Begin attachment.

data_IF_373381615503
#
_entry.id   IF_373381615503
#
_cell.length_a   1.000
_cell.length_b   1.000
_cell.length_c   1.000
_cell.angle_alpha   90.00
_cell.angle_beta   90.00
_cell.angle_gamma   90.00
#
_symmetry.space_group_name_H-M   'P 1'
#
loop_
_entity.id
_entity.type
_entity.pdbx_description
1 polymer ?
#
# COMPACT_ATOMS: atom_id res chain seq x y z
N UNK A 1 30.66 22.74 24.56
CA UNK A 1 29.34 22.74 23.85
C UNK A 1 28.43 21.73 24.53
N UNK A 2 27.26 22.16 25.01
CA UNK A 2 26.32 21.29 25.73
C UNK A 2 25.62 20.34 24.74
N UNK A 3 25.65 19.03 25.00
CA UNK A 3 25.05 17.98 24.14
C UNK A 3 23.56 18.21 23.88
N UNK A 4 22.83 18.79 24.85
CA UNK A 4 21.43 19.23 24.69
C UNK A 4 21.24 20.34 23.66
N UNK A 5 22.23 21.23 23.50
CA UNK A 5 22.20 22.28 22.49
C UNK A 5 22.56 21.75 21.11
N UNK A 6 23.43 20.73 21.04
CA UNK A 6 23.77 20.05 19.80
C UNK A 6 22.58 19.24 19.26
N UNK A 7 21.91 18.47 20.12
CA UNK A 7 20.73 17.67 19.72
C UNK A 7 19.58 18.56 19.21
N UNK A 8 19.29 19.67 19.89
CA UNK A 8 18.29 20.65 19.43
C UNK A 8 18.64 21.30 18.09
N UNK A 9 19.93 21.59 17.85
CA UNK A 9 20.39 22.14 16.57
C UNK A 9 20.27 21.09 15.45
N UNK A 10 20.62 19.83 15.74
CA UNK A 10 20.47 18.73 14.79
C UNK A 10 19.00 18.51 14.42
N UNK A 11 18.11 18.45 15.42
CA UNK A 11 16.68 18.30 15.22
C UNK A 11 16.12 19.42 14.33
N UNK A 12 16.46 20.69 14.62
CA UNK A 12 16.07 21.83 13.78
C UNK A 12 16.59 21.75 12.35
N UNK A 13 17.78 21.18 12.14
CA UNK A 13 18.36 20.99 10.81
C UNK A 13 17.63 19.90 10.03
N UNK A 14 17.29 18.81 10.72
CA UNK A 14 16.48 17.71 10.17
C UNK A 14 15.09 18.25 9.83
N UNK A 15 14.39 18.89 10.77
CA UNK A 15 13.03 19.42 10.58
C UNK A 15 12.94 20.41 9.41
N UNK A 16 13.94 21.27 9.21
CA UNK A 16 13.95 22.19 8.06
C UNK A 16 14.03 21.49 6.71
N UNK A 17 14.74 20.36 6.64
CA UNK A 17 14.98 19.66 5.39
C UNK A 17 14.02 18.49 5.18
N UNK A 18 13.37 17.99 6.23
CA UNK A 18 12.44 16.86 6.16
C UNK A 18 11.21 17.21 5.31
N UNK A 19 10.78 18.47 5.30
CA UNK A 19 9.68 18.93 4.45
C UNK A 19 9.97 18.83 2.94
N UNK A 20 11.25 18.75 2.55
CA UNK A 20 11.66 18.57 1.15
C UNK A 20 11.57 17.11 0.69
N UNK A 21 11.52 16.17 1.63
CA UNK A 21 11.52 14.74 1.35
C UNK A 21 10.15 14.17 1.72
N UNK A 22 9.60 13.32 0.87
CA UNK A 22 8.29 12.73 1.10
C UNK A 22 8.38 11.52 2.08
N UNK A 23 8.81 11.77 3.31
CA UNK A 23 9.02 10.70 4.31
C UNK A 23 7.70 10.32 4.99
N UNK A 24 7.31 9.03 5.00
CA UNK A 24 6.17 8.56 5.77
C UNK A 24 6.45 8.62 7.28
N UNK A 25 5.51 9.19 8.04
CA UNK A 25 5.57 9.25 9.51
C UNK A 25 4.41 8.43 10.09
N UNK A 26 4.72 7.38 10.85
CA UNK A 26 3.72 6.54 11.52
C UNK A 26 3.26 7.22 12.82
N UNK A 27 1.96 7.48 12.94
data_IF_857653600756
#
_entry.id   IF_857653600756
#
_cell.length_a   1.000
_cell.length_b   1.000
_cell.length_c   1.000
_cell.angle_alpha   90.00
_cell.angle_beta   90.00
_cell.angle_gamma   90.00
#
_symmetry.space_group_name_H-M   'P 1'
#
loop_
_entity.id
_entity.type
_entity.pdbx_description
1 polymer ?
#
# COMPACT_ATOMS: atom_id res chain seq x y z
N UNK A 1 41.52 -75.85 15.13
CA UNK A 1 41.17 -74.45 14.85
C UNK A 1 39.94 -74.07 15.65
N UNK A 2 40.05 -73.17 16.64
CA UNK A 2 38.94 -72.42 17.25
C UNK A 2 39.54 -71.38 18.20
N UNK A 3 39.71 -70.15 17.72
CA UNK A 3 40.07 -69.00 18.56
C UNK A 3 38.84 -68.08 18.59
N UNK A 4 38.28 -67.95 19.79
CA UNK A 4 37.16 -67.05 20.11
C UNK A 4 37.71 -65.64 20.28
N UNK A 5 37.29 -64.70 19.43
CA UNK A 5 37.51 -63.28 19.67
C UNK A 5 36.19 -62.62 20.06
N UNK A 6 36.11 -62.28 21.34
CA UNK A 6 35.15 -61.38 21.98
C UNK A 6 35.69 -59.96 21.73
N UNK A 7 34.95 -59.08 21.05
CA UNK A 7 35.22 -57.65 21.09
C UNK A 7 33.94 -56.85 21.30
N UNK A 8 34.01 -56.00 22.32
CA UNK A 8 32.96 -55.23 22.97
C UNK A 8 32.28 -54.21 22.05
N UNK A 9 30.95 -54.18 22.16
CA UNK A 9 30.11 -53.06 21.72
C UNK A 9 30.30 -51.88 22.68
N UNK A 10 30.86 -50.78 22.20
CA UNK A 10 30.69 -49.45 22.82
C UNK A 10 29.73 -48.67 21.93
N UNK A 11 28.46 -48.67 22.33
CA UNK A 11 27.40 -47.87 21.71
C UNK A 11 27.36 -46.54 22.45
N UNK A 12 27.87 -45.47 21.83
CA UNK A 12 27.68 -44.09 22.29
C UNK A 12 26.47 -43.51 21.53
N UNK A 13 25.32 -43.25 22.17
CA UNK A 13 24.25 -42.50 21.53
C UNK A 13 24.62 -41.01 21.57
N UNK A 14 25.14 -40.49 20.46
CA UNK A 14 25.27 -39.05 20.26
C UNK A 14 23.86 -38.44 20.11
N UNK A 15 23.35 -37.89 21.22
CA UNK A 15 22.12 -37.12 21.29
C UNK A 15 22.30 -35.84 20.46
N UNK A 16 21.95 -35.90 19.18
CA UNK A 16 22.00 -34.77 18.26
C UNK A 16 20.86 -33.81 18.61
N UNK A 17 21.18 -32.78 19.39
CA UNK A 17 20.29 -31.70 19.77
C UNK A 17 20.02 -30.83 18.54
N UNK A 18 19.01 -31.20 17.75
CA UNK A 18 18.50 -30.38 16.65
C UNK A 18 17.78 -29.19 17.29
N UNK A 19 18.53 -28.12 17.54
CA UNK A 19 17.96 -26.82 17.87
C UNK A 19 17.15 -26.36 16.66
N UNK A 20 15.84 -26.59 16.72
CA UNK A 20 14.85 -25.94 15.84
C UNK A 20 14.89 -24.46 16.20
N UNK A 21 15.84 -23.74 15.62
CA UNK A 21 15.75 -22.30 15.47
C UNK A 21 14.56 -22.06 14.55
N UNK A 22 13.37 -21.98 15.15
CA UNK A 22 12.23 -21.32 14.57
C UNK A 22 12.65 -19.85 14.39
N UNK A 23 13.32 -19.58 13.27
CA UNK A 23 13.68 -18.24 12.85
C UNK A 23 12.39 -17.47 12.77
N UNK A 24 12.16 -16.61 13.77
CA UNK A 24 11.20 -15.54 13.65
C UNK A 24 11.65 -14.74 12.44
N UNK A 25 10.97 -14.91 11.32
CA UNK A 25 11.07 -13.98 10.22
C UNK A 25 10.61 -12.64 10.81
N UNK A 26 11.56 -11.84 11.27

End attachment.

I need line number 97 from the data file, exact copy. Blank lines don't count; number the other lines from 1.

CA UNK A 26 3.72 6.54 11.52